Opal Louis Nations’ clever new collection of wordplay and absurdist fiction reveals a remarkable range of styles — parody, pastiche, Oulipian constraints, and Edward Lear-like nonsense verse. There’s even a serious side (see the nonfictional account of the infamous James Boys.) Throughout this compilation — featuring many never-before published works — Nations weaves snippets of autobiography like clues in a parlor game. There is no book quite like this one, with its ribald humor, leaps of language, and loony surrealism. And, of course, many wickedly witty rhymes.
RHYMES FOR SHORT PARENTS WITH TALL CHILDREN
Opal Louis Nations
Illustrations by Norman Conquest
116 pp., $12.95
ABOUT THE AUTHOR:
British-born artist, writer, singer and gospel music producer/ researcher Opal Louis Nations was born in Brighton, England in 1941. Close to 600 works of fiction and art have appeared in books and small magazines. One of his earliest texts was published in Michael Moorcock’s New Worlds Magazine in 1969.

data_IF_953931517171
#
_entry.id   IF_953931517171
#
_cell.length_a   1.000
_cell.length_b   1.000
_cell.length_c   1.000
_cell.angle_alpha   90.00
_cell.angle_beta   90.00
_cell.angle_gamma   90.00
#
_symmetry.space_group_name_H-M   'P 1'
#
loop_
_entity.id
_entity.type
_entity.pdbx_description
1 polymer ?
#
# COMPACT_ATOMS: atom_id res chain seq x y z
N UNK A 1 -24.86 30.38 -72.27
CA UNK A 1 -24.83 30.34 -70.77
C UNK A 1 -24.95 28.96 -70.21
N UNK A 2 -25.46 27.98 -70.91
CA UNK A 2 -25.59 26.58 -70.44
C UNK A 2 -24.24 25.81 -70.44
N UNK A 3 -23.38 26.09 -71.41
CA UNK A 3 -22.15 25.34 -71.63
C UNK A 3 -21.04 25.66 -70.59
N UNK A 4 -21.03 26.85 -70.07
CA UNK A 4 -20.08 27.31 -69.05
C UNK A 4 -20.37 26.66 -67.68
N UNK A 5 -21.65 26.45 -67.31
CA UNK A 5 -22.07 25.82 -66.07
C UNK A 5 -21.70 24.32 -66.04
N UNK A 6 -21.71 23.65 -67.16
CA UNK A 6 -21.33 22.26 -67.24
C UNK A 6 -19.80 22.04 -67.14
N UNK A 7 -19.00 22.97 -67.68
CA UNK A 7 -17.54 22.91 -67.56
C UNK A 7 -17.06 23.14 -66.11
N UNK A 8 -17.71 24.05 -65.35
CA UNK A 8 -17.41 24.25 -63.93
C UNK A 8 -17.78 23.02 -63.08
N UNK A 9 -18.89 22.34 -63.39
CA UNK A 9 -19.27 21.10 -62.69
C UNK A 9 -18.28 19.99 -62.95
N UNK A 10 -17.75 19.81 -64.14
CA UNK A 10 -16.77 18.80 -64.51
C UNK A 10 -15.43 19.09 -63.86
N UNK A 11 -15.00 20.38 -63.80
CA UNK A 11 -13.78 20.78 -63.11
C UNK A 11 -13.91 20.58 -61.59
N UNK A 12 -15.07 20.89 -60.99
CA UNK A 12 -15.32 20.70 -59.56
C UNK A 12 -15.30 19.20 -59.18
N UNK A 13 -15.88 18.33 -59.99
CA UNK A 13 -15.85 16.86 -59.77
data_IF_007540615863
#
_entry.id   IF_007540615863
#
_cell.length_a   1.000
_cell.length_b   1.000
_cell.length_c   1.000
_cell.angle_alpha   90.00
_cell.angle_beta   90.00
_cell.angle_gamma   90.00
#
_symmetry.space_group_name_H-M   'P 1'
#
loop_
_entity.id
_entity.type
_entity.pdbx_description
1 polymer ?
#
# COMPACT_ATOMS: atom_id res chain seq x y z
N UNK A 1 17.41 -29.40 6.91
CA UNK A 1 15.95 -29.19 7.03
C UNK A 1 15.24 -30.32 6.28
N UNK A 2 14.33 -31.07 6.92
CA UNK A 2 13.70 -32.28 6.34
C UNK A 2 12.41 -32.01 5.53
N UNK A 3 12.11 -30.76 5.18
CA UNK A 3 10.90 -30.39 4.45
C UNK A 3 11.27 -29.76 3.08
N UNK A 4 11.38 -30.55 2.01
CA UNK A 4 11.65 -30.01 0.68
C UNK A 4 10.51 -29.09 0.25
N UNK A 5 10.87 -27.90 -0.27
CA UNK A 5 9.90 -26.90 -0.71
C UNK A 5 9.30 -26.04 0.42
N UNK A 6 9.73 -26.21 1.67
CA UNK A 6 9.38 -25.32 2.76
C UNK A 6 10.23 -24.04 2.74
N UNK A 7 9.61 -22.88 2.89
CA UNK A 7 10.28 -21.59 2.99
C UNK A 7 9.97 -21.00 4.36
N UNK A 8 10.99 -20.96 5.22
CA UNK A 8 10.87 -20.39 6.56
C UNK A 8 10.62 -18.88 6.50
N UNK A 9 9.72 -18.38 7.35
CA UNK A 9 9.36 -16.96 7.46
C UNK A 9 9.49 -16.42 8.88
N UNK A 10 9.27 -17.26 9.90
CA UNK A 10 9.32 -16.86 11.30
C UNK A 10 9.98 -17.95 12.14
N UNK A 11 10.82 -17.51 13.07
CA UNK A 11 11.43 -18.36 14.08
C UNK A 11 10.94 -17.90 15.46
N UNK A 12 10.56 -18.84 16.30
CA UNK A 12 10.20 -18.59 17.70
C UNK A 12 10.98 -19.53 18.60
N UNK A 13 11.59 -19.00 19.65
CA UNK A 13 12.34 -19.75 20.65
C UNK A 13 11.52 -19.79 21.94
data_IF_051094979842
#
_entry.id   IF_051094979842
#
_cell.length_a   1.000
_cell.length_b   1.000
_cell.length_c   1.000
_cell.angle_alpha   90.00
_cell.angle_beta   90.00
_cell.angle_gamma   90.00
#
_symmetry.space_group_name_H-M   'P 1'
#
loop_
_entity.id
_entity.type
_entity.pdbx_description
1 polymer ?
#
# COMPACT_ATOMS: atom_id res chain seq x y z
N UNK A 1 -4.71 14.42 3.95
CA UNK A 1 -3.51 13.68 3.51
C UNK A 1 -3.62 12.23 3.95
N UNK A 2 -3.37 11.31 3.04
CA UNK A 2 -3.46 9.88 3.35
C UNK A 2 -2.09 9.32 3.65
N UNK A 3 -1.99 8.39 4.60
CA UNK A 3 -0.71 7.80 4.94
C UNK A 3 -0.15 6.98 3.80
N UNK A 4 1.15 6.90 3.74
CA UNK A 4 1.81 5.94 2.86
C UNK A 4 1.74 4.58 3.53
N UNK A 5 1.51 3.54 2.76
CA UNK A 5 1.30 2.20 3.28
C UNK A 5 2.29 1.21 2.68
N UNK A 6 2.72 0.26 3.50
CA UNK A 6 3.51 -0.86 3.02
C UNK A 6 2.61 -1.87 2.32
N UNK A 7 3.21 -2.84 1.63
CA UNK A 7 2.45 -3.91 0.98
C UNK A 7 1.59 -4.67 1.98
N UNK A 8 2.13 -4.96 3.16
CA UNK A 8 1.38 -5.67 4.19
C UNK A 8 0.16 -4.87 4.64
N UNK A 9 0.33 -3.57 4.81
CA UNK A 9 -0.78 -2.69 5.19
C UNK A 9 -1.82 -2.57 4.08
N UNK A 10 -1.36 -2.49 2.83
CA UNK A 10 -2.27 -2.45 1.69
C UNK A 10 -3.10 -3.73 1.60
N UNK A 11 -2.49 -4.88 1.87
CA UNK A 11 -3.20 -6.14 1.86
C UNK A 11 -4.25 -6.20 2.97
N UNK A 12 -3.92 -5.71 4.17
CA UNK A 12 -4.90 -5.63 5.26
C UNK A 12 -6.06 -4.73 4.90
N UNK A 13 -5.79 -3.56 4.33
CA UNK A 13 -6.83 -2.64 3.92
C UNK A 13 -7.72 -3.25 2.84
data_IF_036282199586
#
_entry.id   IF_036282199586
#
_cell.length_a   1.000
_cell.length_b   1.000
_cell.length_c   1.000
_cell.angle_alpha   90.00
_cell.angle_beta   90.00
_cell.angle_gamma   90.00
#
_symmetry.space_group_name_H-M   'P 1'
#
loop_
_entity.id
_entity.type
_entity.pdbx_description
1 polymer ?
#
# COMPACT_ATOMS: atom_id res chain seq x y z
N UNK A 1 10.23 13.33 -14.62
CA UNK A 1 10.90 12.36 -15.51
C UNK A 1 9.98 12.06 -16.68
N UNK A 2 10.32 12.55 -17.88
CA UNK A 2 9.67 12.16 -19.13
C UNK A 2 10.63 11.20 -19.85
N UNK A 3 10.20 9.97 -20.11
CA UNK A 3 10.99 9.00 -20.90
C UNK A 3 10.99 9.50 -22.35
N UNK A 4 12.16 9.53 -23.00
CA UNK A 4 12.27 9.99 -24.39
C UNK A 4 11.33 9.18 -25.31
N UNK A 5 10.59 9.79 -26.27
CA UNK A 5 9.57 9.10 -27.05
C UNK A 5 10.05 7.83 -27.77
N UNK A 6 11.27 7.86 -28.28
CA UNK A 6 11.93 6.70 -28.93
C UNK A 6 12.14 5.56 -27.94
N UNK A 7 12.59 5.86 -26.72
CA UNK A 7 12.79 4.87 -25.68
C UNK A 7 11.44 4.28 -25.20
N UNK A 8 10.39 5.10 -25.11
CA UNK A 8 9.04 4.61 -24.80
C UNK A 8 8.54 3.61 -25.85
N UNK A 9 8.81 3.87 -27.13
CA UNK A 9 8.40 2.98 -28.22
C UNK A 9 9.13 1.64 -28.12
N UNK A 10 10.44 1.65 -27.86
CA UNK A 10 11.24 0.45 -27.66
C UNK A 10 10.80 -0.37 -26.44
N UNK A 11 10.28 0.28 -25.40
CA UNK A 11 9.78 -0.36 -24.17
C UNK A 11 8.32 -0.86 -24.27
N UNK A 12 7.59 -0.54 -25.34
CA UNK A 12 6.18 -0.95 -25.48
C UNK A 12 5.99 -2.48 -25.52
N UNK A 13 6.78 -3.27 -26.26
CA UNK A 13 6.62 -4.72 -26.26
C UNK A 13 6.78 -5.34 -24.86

He has been awarded both The Perpetua and Pushcart prizes for his fiction and appeared on Yehudi Menhuin’s T.V. series Man And His Music. Some of his graphic works reside at the Getty Museum in Los Angeles as part of the Jean Brown Archive. Over 150 of his music articles covering a wide range of music genres have appeared in music magazines. He has written liner notes to more than 130 CD collections. He produced the Legendary Gospel Specialty reissue series for Fantasy Records in Berkeley and the Nashboro Gospel reissue series for AVI in Los Angeles.